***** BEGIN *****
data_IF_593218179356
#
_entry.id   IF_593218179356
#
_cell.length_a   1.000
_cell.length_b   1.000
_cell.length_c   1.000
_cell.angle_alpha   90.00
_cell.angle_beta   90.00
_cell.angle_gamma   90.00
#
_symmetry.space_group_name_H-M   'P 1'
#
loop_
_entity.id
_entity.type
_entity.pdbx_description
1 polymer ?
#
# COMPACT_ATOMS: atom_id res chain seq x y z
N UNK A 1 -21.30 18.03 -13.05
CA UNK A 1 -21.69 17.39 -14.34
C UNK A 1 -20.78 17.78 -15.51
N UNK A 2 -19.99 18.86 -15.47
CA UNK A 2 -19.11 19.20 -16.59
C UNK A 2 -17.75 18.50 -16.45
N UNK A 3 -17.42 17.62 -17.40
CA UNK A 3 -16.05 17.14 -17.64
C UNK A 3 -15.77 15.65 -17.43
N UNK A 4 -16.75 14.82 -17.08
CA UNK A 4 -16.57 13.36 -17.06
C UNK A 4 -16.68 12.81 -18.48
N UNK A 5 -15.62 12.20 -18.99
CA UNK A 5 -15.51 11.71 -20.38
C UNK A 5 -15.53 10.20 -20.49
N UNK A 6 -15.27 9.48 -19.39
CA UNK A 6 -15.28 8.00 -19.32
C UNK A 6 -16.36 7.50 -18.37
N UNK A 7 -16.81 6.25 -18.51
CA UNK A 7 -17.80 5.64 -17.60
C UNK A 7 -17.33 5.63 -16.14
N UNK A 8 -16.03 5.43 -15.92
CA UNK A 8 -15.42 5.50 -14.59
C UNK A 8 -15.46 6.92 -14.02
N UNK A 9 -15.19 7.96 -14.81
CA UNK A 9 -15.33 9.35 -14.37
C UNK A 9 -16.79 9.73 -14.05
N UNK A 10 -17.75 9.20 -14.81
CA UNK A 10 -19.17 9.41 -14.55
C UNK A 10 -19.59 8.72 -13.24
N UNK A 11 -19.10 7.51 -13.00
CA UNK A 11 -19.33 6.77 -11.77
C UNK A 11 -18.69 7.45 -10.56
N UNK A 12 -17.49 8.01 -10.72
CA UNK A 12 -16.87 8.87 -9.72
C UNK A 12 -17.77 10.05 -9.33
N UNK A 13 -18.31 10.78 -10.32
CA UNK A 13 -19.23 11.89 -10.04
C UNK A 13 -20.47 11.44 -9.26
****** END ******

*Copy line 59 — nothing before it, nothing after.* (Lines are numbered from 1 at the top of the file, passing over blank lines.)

C UNK A 13 -20.47 11.44 -9.26